I’d like to take a moment to recognize the incredible 6-month transformation of Cynthia Bronte, one of my clients working diligently at reversing insulin resistance. This is another story that reflects the amazing mental, physical and emotional transformation that can occur with a strategic approach to plant-focused high-carbohydrate nutrition. Diagnosis with Type 2 Diabetes Cynthia was diagnosed with type 2 diabetes in 2003, in the midst of diabetic ketoacidosis (DKA), an acute life-threatening condition that typically marks the onset of type 1 diabetes. Cynthia’s symptoms of DKA were unmistakable, and included urinating more than 14 times per day, insatiable thirst and low energy. Cynthia was unaware that her fasting blood sugar was 5 times higher than normal, at 550 mg/dL (normal blood sugars range from 70 – 130 mg/dL). Treatment Protocol When Cynthia was first diagnosed with type 2 diabetes, she was instructed to consume a low carbohydrate diet in order to minimize blood sugar. She was instructed to eat foods that were high in protein and fat, while limiting her intake of fruits, artificial sweeteners, grains, pastas, rice, bread and cereal. As we’ve talked about in a previous article, she was initially instructed to minimize her intake of carbohydrates to minimize the amount of glucose that would eventually appear in her blood. Her diet plan followed what I refer to as “the linear diabetes nutrition model,” shown below. The problem with the linear model is that it does not address the underlying root cause of type 2 diabetes – insulin resistance. By eating a low carbohydrate diet, Cynthia was eating mainly fat and protein, resulting in increased lipid deposits in her liver and muscle tissue. In turn, increased fat storage in her liver and muscle resul Continue reading >>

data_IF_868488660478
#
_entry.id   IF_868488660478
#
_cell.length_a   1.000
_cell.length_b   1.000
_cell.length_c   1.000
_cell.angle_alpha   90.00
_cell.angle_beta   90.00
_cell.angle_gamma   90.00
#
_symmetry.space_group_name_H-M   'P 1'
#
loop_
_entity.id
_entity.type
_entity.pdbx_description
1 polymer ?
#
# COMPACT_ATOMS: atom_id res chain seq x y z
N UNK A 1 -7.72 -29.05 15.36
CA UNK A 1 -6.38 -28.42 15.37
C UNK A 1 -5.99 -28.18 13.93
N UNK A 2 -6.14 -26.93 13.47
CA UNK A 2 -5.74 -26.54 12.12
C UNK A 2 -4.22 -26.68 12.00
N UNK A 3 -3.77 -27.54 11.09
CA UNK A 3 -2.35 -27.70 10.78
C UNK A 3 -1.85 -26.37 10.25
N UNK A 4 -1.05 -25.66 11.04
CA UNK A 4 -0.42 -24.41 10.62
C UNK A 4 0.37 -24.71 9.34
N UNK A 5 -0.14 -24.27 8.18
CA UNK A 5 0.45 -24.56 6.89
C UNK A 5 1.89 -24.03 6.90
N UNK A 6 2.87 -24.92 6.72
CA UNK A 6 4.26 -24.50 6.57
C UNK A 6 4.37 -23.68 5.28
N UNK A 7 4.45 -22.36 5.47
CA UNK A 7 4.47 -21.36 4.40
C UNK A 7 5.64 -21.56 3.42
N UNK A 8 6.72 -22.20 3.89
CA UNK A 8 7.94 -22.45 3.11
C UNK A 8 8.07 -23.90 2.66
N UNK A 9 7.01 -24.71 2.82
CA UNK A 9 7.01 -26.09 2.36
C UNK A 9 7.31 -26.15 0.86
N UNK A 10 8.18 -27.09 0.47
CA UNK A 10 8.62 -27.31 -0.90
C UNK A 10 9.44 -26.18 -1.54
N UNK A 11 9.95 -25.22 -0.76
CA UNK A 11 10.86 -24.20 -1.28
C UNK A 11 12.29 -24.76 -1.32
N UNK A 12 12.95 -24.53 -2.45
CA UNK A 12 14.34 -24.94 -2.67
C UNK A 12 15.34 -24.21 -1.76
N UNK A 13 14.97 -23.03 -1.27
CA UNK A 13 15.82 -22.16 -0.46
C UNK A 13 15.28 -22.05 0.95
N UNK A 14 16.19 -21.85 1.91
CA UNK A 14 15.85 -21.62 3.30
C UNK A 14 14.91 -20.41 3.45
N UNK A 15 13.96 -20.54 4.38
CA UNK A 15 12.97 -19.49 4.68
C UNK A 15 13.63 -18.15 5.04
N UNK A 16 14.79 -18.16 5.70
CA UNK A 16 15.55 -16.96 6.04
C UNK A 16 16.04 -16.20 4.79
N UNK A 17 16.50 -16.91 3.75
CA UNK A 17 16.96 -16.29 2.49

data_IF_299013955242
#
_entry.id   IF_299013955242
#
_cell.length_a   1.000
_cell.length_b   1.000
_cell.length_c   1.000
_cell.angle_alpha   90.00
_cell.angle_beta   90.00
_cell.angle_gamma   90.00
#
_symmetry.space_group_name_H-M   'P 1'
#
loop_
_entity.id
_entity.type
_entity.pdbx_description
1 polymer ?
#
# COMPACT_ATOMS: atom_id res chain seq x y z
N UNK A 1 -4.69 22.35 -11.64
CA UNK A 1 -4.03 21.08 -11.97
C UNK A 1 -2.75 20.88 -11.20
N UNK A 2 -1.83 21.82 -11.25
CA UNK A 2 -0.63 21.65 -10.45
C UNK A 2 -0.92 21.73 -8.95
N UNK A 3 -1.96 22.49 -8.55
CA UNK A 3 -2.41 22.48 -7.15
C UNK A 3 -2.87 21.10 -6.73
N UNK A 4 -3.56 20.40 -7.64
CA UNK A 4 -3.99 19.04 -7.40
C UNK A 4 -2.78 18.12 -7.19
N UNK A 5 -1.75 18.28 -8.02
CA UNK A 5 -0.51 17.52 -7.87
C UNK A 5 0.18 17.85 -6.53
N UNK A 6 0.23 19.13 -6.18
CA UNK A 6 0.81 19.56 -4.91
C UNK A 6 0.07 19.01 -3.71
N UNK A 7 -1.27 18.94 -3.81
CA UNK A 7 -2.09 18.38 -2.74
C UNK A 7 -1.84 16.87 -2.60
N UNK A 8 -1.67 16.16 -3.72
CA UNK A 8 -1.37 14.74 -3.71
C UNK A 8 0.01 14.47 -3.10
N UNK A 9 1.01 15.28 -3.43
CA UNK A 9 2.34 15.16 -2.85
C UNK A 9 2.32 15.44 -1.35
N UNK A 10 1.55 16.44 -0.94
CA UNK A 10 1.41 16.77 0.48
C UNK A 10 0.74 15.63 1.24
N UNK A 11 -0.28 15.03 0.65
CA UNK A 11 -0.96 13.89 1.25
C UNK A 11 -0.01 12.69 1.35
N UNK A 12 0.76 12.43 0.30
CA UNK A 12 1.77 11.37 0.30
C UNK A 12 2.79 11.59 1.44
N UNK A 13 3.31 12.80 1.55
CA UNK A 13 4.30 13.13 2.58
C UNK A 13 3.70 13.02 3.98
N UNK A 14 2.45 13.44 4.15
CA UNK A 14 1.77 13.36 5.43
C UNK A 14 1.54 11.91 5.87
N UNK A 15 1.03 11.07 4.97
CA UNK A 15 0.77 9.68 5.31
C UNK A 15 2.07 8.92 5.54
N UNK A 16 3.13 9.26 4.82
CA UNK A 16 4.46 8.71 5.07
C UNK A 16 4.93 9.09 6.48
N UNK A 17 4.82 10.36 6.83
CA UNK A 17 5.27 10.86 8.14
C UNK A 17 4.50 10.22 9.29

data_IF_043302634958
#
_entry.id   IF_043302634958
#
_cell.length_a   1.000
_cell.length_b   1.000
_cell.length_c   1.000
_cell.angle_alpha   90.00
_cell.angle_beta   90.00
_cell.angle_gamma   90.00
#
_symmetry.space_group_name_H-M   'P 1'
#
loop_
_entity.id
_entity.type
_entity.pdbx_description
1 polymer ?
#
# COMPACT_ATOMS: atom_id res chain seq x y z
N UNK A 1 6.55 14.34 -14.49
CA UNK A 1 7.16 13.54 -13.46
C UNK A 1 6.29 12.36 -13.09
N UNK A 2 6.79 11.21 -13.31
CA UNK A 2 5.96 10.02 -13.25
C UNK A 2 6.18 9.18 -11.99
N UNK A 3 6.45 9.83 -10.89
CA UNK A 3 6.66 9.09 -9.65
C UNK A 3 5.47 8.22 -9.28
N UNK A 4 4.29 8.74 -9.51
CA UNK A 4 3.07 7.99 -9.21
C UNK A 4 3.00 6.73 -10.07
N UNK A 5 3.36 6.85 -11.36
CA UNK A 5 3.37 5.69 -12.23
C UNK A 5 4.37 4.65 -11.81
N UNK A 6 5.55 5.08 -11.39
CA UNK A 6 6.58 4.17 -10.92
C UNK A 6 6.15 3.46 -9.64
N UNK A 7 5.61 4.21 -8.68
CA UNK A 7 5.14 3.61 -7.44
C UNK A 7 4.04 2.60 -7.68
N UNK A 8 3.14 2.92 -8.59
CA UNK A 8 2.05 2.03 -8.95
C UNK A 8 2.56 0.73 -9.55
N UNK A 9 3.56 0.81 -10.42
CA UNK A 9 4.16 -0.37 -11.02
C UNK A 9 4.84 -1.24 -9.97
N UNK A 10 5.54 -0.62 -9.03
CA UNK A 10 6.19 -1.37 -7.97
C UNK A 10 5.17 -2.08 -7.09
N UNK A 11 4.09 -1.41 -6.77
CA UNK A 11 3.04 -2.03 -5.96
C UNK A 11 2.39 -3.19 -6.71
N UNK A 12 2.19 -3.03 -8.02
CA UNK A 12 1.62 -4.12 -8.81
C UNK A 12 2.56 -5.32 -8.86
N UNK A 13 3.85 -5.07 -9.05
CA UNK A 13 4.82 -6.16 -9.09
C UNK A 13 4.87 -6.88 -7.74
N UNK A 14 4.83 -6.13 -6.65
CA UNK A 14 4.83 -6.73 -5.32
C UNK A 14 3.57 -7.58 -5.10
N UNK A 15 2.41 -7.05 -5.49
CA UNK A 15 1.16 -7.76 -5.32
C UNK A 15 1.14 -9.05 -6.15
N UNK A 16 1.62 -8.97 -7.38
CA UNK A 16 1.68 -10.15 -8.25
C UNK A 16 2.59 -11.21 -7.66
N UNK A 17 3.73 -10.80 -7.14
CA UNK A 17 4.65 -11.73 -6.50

Will Metformin Become The First Anti-aging Drug?

Will Metformin Become The First Anti-aging Drug?